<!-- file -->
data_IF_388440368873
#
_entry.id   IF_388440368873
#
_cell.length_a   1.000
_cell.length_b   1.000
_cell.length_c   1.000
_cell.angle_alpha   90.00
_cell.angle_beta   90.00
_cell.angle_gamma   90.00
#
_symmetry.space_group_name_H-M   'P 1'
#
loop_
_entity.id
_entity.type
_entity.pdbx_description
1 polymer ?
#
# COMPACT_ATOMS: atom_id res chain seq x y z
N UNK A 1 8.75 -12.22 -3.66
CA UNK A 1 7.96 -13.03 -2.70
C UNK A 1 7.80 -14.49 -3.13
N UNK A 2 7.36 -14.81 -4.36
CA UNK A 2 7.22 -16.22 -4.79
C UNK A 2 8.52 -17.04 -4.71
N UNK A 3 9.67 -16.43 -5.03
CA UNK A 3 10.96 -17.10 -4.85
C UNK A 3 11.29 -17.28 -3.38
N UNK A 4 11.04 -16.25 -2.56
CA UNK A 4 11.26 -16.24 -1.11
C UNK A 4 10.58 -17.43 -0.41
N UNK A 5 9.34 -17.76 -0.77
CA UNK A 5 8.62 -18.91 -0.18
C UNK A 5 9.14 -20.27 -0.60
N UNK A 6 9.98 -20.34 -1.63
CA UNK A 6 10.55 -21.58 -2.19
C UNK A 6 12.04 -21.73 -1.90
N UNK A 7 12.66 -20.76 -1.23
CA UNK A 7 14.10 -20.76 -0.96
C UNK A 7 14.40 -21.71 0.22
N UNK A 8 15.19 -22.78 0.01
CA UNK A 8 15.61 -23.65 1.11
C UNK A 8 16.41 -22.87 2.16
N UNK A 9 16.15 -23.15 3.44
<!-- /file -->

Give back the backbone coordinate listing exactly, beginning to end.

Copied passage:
data_IF_388440368873
#
_entry.id   IF_388440368873
#
_cell.length_a   1.000
_cell.length_b   1.000
_cell.length_c   1.000
_cell.angle_alpha   90.00
_cell.angle_beta   90.00
_cell.angle_gamma   90.00
#
_symmetry.space_group_name_H-M   'P 1'
#
loop_
_entity.id
_entity.type
_entity.pdbx_description
1 polymer ?
#
# COMPACT_ATOMS: atom_id res chain seq x y z
N UNK A 1 8.75 -12.22 -3.66
CA UNK A 1 7.96 -13.03 -2.70
C UNK A 1 7.80 -14.49 -3.13
N UNK A 2 7.36 -14.81 -4.36
CA UNK A 2 7.22 -16.22 -4.79
C UNK A 2 8.52 -17.04 -4.71
N UNK A 3 9.67 -16.43 -5.03
CA UNK A 3 10.96 -17.10 -4.85
C UNK A 3 11.29 -17.28 -3.38
N UNK A 4 11.04 -16.25 -2.56
CA UNK A 4 11.26 -16.24 -1.11
C UNK A 4 10.58 -17.43 -0.41
N UNK A 5 9.34 -17.76 -0.77
CA UNK A 5 8.62 -18.91 -0.18
C UNK A 5 9.14 -20.27 -0.60
N UNK A 6 9.98 -20.34 -1.63
CA UNK A 6 10.55 -21.58 -2.19
C UNK A 6 12.04 -21.73 -1.90
N UNK A 7 12.66 -20.76 -1.23
CA UNK A 7 14.10 -20.76 -0.96
C UNK A 7 14.40 -21.71 0.22
N UNK A 8 15.19 -22.78 0.01
CA UNK A 8 15.61 -23.65 1.11
C UNK A 8 16.41 -22.87 2.16
N UNK A 9 16.15 -23.15 3.44